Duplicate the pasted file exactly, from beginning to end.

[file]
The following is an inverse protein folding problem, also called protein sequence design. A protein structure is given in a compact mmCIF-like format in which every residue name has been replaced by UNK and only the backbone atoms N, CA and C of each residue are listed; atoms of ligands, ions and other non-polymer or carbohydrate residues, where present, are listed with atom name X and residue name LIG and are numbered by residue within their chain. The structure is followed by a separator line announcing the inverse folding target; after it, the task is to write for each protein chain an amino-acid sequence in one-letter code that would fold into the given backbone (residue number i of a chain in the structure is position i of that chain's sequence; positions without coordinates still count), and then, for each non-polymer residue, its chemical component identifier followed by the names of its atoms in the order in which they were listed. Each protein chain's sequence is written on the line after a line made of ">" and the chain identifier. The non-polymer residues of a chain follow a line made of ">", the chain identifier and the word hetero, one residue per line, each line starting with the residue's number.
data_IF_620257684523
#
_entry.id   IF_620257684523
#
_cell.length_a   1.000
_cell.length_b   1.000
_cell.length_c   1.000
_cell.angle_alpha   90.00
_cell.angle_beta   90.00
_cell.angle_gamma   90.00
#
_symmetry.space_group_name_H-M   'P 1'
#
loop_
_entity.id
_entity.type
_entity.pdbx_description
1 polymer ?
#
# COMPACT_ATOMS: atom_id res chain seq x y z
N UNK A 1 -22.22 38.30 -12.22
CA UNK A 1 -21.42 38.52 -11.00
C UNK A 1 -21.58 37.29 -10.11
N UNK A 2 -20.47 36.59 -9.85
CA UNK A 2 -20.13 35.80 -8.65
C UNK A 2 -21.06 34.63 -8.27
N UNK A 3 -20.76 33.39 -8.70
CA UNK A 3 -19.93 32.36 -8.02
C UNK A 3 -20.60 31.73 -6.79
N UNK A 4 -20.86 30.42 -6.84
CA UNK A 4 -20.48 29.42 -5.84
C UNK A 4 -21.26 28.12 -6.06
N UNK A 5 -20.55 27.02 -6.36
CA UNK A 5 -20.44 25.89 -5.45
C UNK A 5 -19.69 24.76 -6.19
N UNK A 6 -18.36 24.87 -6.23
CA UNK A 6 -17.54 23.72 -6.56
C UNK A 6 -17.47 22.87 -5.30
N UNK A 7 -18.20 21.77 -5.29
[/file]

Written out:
The following is an inverse protein folding problem, also called protein sequence design. A protein structure is given in a compact mmCIF-like format in which every residue name has been replaced by UNK and only the backbone atoms N, CA and C of each residue are listed; atoms of ligands, ions and other non-polymer or carbohydrate residues, where present, are listed with atom name X and residue name LIG and are numbered by residue within their chain. The structure is followed by a separator line announcing the inverse folding target; after it, the task is to write for each protein chain an amino-acid sequence in one-letter code that would fold into the given backbone (residue number i of a chain in the structure is position i of that chain's sequence; positions without coordinates still count), and then, for each non-polymer residue, its chemical component identifier followed by the names of its atoms in the order in which they were listed. Each protein chain's sequence is written on the line after a line made of ">" and the chain identifier. The non-polymer residues of a chain follow a line made of ">", the chain identifier and the word hetero, one residue per line, each line starting with the residue's number.
data_IF_620257684523
#
_entry.id   IF_620257684523
#
_cell.length_a   1.000
_cell.length_b   1.000
_cell.length_c   1.000
_cell.angle_alpha   90.00
_cell.angle_beta   90.00
_cell.angle_gamma   90.00
#
_symmetry.space_group_name_H-M   'P 1'
#
loop_
_entity.id
_entity.type
_entity.pdbx_description
1 polymer ?
#
# COMPACT_ATOMS: atom_id res chain seq x y z
N UNK A 1 -22.22 38.30 -12.22
CA UNK A 1 -21.42 38.52 -11.00
C UNK A 1 -21.58 37.29 -10.11
N UNK A 2 -20.47 36.59 -9.85
CA UNK A 2 -20.13 35.80 -8.65
C UNK A 2 -21.06 34.63 -8.27
N UNK A 3 -20.76 33.39 -8.70
CA UNK A 3 -19.93 32.36 -8.02
C UNK A 3 -20.60 31.73 -6.79
N UNK A 4 -20.86 30.42 -6.84
CA UNK A 4 -20.48 29.42 -5.84
C UNK A 4 -21.26 28.12 -6.06
N UNK A 5 -20.55 27.02 -6.36
CA UNK A 5 -20.44 25.89 -5.45
C UNK A 5 -19.69 24.76 -6.19
N UNK A 6 -18.36 24.87 -6.23
CA UNK A 6 -17.54 23.72 -6.56
C UNK A 6 -17.47 22.87 -5.30
N UNK A 7 -18.20 21.77 -5.29